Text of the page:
As the article mentions, Bobby Moore was just granted parole. Awesome, but myself and others here who have known “B-Mo” for years, for decades, know this worrisome reality: he does indeed have some intellectual disabilities and over the years we witnessed a progressive and severe decline in his cognitive functioning. This place fucked Bobby Moore up – a blunt but appropriate way to describe what I personally witnessed.
I met B-Mo on the first day I arrived here on Texas Death Row. It was obvious that he was rather “off”, but he was a very gregarious and talkative person. “Hey youngster, I heard about you on the news and I’m from Houston too man! This place aint no good, way worse than the county jail, no phones or TVs or anything. Gotta try to find something to do though – I’ll start sending you the magazines I get in. Here –” That’s the first thing B-Mo said to me as he slid a few magazines under my door. Sometimes he’d slide me magazines only a few minutes after getting them at mail call – he couldn’t read well so he would just look at the pictures.
This no good place slowly started to effect B-Mo more and more. He slowly stopped listening to the radio and stopped sharing magazines. At times he wouldn’t even get up to get his mail so officers would either toss it in his door or simply walk off. He eventually stopped talking to me and others he had known for decades and completely stopped going to the rec cage. I watched Bobby Moore go from cool, talkative and gregarious, to existing in a catatonic state most of the time. Only rarely would he speak. When he did, B-Mo at times could be coherent but at other times he was just totally out of it – his voice barely audible as he mumbled in a confused manner.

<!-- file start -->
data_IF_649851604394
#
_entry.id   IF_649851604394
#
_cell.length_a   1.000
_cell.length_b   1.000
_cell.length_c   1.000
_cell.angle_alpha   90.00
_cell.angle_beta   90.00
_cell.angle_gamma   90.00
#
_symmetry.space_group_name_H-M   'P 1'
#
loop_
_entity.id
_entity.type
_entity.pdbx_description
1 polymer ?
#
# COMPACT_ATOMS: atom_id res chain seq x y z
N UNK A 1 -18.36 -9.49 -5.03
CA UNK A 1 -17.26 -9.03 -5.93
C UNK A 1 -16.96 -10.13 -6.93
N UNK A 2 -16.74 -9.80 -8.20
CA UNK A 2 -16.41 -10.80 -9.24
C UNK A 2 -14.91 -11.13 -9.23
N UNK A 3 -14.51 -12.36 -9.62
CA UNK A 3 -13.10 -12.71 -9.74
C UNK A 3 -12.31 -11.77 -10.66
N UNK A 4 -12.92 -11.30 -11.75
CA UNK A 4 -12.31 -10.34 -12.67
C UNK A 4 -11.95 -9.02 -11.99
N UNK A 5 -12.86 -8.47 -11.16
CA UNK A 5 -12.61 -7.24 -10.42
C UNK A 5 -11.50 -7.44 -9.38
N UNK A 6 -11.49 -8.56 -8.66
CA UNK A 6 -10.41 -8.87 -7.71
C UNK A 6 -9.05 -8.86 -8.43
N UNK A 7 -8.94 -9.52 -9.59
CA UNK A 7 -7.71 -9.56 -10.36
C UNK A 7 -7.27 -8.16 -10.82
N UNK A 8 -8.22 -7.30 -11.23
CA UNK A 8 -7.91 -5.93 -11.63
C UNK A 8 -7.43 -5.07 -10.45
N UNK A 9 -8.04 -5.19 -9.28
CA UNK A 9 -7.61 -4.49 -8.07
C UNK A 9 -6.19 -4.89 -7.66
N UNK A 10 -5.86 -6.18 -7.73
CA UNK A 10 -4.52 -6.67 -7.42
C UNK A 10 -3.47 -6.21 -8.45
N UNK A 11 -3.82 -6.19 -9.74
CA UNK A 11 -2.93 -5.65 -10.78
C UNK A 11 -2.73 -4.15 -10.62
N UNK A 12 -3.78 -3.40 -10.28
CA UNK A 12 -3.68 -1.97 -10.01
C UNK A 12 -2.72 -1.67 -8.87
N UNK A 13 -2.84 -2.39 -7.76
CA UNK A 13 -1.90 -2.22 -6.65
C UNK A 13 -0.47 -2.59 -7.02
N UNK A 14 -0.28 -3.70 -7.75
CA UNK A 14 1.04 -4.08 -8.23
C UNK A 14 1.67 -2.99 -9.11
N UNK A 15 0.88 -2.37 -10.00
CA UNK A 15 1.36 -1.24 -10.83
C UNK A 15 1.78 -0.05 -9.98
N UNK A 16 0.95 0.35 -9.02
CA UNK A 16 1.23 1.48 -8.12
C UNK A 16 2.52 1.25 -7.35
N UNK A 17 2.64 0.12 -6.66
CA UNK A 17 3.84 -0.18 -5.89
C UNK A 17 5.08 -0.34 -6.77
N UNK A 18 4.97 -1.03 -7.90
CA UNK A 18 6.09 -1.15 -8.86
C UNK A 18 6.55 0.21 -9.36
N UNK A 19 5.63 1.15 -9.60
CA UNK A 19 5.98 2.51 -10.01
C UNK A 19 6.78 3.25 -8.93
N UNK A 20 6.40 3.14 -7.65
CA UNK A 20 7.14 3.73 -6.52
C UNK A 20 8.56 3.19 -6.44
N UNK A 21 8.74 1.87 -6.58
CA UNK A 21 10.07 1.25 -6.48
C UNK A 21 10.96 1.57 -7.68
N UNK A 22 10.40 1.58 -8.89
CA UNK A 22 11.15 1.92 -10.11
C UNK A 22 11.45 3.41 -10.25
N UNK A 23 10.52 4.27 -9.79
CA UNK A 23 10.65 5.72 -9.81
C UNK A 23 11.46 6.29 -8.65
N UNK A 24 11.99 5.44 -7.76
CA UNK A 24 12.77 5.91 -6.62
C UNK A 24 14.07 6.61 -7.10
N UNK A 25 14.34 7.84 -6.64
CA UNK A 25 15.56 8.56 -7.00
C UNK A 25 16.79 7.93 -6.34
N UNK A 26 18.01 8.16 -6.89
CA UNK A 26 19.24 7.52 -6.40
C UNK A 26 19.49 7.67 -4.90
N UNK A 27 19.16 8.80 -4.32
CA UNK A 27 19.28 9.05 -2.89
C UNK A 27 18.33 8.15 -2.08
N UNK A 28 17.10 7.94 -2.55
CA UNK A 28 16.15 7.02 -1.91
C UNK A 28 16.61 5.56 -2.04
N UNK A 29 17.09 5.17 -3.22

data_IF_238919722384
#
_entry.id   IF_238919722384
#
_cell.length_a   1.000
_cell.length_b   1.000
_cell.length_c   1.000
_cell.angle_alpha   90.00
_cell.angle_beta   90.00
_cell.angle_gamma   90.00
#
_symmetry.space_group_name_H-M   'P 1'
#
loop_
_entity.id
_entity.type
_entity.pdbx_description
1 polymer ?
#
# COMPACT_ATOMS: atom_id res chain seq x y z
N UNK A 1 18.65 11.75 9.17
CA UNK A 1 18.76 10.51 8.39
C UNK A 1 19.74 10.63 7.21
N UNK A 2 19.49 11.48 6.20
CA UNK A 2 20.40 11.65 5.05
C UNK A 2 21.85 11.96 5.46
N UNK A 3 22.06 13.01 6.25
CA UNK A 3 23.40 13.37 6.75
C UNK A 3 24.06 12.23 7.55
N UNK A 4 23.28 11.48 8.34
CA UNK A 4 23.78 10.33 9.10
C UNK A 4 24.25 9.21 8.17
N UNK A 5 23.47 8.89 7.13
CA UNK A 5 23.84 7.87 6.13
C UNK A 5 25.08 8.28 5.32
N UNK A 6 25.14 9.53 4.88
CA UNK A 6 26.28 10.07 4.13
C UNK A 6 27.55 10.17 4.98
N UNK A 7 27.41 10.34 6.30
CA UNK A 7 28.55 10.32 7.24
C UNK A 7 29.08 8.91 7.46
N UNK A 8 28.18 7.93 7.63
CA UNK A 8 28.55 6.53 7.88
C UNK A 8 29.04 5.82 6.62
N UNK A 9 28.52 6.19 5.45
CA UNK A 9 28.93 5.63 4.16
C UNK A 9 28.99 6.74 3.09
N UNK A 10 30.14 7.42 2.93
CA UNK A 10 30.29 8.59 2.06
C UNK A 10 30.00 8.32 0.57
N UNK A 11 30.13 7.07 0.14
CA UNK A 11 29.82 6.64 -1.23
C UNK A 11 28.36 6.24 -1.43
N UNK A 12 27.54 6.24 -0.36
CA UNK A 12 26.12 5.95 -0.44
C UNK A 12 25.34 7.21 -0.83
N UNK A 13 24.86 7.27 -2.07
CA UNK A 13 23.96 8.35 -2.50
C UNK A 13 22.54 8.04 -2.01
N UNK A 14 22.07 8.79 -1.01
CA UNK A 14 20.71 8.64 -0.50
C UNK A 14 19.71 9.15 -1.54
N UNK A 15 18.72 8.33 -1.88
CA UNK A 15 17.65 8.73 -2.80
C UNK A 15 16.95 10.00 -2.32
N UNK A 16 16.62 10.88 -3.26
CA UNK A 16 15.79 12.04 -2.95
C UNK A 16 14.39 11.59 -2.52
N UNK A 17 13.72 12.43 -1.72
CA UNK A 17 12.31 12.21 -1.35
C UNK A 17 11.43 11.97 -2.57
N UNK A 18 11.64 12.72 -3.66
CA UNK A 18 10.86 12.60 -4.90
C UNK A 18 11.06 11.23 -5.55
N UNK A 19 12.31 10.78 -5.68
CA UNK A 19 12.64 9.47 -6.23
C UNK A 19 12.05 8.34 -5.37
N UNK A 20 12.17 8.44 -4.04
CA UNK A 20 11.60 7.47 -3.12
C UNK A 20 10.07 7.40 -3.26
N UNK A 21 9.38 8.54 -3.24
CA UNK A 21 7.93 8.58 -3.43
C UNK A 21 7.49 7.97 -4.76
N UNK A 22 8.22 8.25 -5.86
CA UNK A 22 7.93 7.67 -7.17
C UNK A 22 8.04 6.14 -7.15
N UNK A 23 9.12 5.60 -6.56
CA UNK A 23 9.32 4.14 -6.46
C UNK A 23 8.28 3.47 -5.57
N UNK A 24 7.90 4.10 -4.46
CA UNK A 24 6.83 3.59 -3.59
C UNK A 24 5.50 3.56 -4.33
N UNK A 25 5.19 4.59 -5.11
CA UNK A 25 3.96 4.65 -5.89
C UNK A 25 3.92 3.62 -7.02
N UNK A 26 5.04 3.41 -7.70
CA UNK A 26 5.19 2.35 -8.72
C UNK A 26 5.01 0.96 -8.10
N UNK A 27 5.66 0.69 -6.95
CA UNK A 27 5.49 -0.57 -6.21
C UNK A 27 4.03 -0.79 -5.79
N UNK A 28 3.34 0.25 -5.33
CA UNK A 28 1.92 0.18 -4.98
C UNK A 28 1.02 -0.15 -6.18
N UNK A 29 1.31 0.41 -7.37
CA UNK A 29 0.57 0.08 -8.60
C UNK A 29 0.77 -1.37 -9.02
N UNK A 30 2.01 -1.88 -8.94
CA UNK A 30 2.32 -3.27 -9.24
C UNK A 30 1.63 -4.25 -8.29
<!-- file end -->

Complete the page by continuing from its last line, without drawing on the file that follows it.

40 years of the torture of being housed in the highly oppressive conditions of Texas Death Row did this to him. This place relentlessly attacks a person’s mind-body health, slowly destroying all aspects of a person’s Being.
Prolonged solitary confinement permanently destroys some people. Others are able to recover and heal, either in a general population prison environment or after being released. Hopefully, after escaping this wretched abysmal place, Bobby Moore has been able to recover. Jose Briseno developed all kinds of heath problems while here. These health issues surely contributed to his recent death from COVID-19.
Briseno and Moore are important cases in the history of capital litigation, but they are also people. Jose Briseno, who I know as Old School Joe. Bobby Moore who I know as B-Mo. They never should have been sent to Death Row to begin with. These situations are just two more examples of the absurdities that exist in the system and the need for serious Criminal Justice Reform that benefits everyone involved and society as a whole.